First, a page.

This is the second article in a three-part series on the Indian city Chennai and its struggle with rapid urban development. The third part will be published next week.
By Kavitha Rajagopalan
Meena was 15 years old when her family was evicted from their settlement in Ayanavaram, in the western part of the Indian city Chennai. Her grandfather had built the hut in which her father, and then she and her three sisters were born and raised. “We had everything there,” she reminisces. “There were shops, jobs, buses, doctors. We got electricity and cable from nearby houses and water from the city. All of our people were there.”
One morning in 2006, as she was getting ready for school, men came by and told her mother that the bulldozers were coming that day. Two days later, they and 20 other families from their settlement were moved in large flatbed trucks to into the resettlement community Semmencherry in another part of town. As Meena approached the eerily quiet complex with identical buildings so far away and so different from her cheerful, noisy home now reduced to rubble, she felt dread rise up in her chest. “I had a headache for the entire first year we were here,” she says, “I had only tension.” She has lost contact with the families that dispersed elsewhere from her old community.
Meena’s fate is typical for many residents of Chennai, a commercial hub and bustling metropolis in southern India with 9 million inhabitants. As of January 2011, over 100,000 people had been evicted from the city center to make way for new commercial and apartment buildings. Reclaiming the city’s many waterways has become the administration’s priority, and the perceived key to achieving that goal is clearing the slums along those waterways. In 2008, the state government declared that Chennai would be slum-free by the end of 2013.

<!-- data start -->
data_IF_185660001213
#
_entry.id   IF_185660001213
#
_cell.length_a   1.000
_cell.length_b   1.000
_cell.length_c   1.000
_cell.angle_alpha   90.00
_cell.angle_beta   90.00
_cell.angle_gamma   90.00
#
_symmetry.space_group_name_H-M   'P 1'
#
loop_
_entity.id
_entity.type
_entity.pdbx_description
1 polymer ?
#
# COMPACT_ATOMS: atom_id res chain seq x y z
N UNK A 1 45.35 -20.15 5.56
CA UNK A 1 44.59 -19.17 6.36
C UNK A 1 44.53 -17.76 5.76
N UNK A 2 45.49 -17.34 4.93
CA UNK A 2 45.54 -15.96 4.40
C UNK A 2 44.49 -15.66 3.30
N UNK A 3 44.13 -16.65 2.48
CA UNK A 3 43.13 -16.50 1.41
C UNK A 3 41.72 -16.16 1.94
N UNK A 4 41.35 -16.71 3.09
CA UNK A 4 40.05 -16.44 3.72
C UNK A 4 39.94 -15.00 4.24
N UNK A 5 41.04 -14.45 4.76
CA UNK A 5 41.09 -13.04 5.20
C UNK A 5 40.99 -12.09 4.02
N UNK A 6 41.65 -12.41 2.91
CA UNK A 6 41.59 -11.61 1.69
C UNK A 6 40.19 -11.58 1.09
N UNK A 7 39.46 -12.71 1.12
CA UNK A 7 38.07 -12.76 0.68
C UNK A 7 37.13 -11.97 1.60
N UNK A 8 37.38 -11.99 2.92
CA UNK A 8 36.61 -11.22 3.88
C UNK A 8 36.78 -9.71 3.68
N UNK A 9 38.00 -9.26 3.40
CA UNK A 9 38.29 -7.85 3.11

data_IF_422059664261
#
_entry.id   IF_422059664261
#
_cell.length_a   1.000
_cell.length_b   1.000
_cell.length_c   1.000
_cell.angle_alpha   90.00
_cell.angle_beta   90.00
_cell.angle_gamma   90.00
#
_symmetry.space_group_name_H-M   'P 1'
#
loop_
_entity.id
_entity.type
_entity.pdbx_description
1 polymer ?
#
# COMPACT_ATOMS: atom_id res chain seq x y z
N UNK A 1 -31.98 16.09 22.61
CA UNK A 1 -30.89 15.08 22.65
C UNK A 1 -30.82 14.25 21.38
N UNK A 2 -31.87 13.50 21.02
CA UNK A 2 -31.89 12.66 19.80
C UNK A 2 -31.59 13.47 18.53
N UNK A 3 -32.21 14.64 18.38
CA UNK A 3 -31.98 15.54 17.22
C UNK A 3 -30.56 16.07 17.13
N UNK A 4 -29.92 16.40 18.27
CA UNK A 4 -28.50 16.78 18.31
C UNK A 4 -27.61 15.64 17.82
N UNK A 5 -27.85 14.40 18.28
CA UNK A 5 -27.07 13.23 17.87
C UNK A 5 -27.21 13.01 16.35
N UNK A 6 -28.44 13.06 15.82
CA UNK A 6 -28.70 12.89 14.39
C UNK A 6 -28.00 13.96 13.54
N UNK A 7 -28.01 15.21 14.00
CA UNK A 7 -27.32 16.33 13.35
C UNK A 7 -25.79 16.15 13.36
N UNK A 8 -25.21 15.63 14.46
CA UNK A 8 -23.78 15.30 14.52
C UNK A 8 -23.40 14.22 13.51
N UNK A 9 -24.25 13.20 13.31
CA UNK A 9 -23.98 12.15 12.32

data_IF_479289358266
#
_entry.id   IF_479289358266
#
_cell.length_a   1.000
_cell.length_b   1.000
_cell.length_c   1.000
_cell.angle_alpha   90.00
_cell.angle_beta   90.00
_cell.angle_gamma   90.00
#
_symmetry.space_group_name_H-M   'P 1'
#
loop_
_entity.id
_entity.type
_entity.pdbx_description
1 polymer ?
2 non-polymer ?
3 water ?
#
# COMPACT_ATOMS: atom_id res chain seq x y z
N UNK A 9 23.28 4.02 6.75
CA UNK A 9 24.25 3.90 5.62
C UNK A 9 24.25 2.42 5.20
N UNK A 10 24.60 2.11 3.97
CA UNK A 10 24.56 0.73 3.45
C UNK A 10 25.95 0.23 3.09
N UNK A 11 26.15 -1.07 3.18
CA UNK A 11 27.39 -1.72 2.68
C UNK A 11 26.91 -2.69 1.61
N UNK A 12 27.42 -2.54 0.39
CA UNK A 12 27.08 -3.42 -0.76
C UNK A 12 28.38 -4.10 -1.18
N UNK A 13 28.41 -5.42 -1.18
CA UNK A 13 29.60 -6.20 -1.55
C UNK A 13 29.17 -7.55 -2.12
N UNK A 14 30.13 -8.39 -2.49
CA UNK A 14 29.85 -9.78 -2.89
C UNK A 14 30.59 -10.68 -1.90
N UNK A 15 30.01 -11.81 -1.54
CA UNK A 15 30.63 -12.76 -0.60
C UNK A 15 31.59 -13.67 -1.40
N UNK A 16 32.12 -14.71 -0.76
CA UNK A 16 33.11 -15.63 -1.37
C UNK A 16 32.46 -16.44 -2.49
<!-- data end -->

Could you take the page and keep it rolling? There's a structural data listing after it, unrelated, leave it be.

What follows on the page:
Slum clearance is by no means a new objective in Indian governance. The newly independent country passed its Slum Areas (Improvement and Clearance) Act in 1956 and both the tenth and eleventh national five-year plans made slum clearance a national priority. Slum clearance and rehabilitation efforts are underway in nearly every major city in India. Just this week, the Indian Prime Minister Manmohan Singh announced with much fanfare that Chandigarh in Punjab would be the first slum-free Indian city.
The state Tamil Nadu, which includes Chennai, established its Slum Clearance Board (TNSCB) in 1970. In the four decades since its founding, the TNSBC has largely failed to fulfill its objectives of improving the living conditions of slum residents and preventing the development of new slums. Between 1971 and 2001, the city’s slum population grew from some 700,000 to nearly 1.1 million.
The public outcry against evictions has been long and loud, and yet they continue. The advocacy group People’s Union for Civil Liberties published a report showing that, in the rush to meet slum clearance goals, evictions and resettlements had violated a number of national and state government guidelines.
These violations are evident in Semmencherry. In theory, each lane in the new settlement has a freshwater well, but the well on Meena’s lane is filled in with rubble and garbage. Running water first arrived in Semmencherry two years after the families had been resettled here. It took five years for electricity to come and six years for the city to send waste collectors. There is one sparsely stocked market on the complex’s main road. Vegetables and rice cost twice as much as in other parts of town, so most of the women carry their groceries for miles on their way home from work in the city. The settlement zone got its first bus stop just this past year.
There are still no schools here and although a hospital has recently opened, it isn’t staffed by any doctors or surgeons. An eight-month-pregnant neighbor of Meena’s took her sick five-year-old son to the Semmencherry hospital one night only to find one night nurse on duty, who couldn’t even take her son’s temperature because she had no thermometers.